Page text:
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O Magnum, Mysterium!
by Victoria Tkachuk
2/25/2007 / Family
Getting through weekday mornings was always a challenge in our house. Not necessarily for us sisters (of whom there were three, and all within a few years of one another), but for Mom and Dad. First off, my sisters and I had equal aversion to anything taking place in the first few hours of the day. Secondly, bathroom time was distributed on a 'first come, first served' basis. But the biggest problem was simply getting us up (not merely awake, but physically out of bed) and going. My sisters and I were (and perhaps still are!) a bit prickly in the morning. The task of raising us from unconsciousness seemed to fall on Dad the most often, though I'm not sure why. Perhaps it was his undeniably effective strategies for doing so.
Sometimes Dad's routine consisted of rapid exposure to chilly Minnesota breeze (present even indoors in winter) a la blanket stealing. Other times there was a competition introduced, which could be anything from, "Mom made something special for breakfast so you'd better get down there soon!" to "I'm going to use the bathroom and afterward, well, you might not want to go in there awhile." Being naturally competitive with each other certainly helped spur my sisters and I on, but there were days where we just couldn't get out of bed because we were so tired we might collapse if we did! (Or so we claimed.) What was Dad to do then? There was still one move left in the sneaky Dad bag of wake-you-up tricks; a little ditty by the name of, "O Magnum, Mysterium."
I'm laughing as I type this, remembering Dad's deep bass bellow through the hallway: "O Magnum, Mysterium!" I wasn't laughing back then! This was definitely not my preferred way to start the day. I didn't have the foggiest clue what this song was about, or who originally sang it, or why Dad liked it so much. All I remember thinking back then was, "The faster I get out of bed, the sooner he will stop singing!" And Dad would oblige. That is, until he realized he could use this form of melodic blitz not just to get us out of bed, but to make us move down the hallway, the stairs and out the door that much quicker.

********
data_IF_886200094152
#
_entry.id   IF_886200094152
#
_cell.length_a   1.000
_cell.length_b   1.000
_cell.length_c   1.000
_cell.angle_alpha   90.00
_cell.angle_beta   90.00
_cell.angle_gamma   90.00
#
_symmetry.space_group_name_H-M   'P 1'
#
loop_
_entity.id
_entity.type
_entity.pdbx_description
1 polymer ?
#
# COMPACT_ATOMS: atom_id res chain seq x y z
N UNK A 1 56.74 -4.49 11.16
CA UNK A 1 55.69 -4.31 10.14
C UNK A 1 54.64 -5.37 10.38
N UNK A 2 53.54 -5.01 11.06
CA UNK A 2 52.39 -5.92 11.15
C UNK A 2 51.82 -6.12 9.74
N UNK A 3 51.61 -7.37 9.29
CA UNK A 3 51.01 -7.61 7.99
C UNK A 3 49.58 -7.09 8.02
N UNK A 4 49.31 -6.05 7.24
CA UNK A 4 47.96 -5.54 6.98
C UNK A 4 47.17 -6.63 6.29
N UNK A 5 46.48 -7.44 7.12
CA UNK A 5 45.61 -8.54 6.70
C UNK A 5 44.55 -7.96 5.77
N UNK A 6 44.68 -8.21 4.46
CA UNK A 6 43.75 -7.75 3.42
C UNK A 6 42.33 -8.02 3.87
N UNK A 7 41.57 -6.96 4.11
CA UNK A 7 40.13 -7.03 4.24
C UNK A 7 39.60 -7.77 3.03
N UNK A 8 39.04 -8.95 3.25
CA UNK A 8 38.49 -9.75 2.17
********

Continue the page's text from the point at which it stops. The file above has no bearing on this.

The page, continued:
When I recalled this particular memory of Dad I realized I had never given much thought to why he chose this song over any other. Surely he must have had some reason for choosing it? And yet, I've never taken the time to ask him why he liked "O Magnum" so much. Perhaps I will finally do so this year. In preparation, I did a little research and discovered this is a beautiful hymn, with mighty lyrics! The Latin lyrics are as follows:
O magnum mysterium et admirabile sacramentum
Ut animalia viderent Dominum natum
Jacentem in proesepio.
O beata virgo, cujus viscera me ruerunt portare
Dominum Jesum Christum
Translated into our less-than-poetic English it looks like this:
O Great mystery and wondrous sacrament,
That animal might see the birth of the Lord
As He lay in the manger.
O, Blessed Virgin,
Who was worthy of bearing
Our Lord Jesus Christ.
Reading the English translation is akin to consulting the NIV after reading something in the King James; it's the same meaning, but just not as pretty. Read these lyrics, though, and understand both their simplicity and their weight. There is but one subject: the mystery of God's goodness toward us. This is noted first by the lyricist in his noting that we animals were included at the birth of our Savior, as witnesses. This fact is a wondrous sacrament, that we, even as fallen people, could be there! The lyricist continues, praising the blessedness of Mary, who was worthy of bearing the Christ child. That there have been many God has chosen to carry out His works- Alleluia!
The importance of Dad's choosing "O Magnum Mysterium" was always, well, a mystery to me. I speculate now that the message it sends us- we fallen people have a God so good that He includes us in His plans- is one we ought to sing to ourselves every day.
If you reprint my article to a website, please e-mail me to let me know: velcrotkachuk@gmail. I'm trying to keep track for my portfolio. Thanks!
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